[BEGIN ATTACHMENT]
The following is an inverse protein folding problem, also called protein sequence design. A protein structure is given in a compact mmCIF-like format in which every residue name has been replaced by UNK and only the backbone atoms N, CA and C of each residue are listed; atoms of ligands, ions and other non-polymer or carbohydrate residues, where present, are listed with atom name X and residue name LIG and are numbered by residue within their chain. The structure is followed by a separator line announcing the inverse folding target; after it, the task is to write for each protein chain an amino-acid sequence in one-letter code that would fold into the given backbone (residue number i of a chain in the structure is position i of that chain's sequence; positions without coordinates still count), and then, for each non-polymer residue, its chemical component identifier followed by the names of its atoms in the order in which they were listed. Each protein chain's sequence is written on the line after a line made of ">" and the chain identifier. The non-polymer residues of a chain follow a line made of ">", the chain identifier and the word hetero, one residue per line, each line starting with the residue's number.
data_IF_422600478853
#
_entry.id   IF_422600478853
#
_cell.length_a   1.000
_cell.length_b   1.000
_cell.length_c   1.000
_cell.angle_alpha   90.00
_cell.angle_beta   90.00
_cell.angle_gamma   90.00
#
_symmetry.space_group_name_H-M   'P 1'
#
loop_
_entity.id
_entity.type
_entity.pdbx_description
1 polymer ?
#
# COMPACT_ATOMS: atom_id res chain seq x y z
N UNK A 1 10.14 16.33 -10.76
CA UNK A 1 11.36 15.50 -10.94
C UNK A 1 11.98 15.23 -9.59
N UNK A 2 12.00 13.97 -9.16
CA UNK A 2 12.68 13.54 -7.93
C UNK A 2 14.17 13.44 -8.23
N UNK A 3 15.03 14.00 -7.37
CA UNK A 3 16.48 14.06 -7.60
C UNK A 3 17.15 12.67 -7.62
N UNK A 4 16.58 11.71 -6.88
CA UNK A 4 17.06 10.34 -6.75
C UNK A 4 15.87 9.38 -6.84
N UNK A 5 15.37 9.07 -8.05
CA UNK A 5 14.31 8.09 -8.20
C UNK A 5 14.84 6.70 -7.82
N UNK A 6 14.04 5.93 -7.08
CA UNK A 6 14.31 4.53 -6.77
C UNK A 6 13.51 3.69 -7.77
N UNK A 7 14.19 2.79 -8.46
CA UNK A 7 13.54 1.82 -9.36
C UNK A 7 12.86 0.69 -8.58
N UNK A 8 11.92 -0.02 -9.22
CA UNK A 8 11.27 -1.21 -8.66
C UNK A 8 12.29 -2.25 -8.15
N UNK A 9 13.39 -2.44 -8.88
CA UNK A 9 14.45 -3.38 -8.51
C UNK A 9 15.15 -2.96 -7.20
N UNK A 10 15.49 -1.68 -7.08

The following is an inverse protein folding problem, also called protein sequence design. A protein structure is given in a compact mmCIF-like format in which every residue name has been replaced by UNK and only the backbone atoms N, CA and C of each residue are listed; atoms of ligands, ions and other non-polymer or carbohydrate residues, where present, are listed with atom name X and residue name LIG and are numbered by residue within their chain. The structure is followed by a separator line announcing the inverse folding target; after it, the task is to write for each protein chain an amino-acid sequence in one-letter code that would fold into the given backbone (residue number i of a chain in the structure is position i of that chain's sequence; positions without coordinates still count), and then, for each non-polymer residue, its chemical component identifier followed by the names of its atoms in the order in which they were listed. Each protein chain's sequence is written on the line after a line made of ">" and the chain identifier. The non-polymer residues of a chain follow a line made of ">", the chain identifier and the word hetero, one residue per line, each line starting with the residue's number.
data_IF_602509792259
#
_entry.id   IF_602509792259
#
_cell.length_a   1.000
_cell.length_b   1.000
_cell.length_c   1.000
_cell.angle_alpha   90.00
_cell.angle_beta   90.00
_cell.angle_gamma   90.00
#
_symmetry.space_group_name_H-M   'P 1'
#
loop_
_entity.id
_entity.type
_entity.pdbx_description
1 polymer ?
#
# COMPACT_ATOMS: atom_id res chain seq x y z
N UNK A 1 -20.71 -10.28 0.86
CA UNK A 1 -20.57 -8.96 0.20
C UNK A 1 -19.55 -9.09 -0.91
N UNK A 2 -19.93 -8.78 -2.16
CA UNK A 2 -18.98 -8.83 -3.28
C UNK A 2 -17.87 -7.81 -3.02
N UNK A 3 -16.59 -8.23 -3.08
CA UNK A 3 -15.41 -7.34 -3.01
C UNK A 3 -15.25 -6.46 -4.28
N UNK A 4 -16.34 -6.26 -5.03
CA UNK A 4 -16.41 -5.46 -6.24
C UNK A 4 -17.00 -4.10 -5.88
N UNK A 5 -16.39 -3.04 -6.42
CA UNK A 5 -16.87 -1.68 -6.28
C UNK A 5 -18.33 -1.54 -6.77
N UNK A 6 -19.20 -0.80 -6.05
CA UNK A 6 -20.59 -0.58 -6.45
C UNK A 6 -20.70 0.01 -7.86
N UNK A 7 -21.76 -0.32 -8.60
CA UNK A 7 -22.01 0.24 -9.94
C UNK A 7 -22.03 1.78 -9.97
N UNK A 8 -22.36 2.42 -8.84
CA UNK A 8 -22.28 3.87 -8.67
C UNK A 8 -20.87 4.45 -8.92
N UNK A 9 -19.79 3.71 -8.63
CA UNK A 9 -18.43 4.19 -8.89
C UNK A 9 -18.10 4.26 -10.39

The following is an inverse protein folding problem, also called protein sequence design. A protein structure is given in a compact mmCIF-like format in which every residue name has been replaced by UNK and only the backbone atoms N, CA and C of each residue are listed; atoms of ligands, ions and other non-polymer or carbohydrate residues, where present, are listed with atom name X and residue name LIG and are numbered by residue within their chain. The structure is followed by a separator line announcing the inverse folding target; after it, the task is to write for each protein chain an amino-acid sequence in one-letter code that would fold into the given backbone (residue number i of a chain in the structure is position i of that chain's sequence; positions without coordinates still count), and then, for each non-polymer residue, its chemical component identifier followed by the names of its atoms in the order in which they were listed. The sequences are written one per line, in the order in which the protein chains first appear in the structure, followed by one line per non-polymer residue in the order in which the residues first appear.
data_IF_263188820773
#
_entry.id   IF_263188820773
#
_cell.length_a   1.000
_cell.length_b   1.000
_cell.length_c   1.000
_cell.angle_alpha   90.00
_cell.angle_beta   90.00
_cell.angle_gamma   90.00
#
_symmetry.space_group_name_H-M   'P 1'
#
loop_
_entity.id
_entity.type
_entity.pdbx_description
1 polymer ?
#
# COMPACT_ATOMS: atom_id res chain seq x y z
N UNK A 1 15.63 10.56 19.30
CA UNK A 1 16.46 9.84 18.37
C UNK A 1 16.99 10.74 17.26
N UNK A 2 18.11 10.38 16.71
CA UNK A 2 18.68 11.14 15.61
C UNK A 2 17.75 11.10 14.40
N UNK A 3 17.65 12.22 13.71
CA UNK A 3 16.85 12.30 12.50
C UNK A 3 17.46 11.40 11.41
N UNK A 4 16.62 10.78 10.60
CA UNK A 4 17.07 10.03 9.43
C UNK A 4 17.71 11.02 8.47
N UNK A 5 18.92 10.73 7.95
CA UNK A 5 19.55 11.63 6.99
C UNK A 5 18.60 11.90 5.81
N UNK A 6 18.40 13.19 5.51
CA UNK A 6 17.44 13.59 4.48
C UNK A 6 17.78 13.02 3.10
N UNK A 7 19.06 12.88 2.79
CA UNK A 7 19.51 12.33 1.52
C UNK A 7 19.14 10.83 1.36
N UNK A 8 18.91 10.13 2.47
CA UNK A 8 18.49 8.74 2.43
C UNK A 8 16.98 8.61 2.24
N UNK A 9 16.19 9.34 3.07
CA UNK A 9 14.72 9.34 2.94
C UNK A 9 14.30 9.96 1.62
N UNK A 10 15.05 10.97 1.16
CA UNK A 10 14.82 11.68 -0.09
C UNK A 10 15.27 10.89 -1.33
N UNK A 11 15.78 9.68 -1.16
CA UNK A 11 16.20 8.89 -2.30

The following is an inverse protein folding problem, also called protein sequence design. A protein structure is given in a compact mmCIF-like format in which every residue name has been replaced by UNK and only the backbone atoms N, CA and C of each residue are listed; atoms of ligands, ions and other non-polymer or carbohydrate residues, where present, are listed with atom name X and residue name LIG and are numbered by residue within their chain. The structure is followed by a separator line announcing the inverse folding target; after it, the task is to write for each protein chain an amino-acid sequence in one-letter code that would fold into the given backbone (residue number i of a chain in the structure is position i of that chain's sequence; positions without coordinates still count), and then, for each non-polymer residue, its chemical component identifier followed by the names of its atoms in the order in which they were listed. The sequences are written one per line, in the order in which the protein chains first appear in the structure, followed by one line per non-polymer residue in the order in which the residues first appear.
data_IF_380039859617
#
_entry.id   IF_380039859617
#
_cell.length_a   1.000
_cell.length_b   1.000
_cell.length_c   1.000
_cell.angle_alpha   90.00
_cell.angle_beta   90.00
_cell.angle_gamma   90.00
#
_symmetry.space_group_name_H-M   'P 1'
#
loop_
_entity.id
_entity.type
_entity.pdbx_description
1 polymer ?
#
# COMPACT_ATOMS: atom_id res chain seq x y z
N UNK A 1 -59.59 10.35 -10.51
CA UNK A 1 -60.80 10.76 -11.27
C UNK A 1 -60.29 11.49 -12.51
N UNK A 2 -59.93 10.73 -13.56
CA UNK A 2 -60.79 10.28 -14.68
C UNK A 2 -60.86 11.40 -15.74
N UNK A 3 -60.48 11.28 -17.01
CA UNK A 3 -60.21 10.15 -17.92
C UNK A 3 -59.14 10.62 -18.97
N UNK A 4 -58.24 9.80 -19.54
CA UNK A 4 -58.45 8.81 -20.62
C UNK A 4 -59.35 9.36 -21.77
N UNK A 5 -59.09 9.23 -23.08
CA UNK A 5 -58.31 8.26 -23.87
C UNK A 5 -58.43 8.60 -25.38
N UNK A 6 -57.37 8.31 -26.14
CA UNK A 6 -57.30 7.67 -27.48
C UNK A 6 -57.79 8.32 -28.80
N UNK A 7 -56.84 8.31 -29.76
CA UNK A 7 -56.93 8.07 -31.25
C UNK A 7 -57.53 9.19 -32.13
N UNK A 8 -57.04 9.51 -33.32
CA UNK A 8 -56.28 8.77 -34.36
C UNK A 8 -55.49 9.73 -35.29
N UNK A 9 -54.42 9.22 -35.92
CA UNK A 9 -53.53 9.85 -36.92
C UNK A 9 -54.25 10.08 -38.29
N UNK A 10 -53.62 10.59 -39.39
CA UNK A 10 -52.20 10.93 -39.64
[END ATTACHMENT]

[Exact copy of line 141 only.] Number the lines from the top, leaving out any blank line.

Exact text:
CA UNK A 8 18.49 8.74 2.43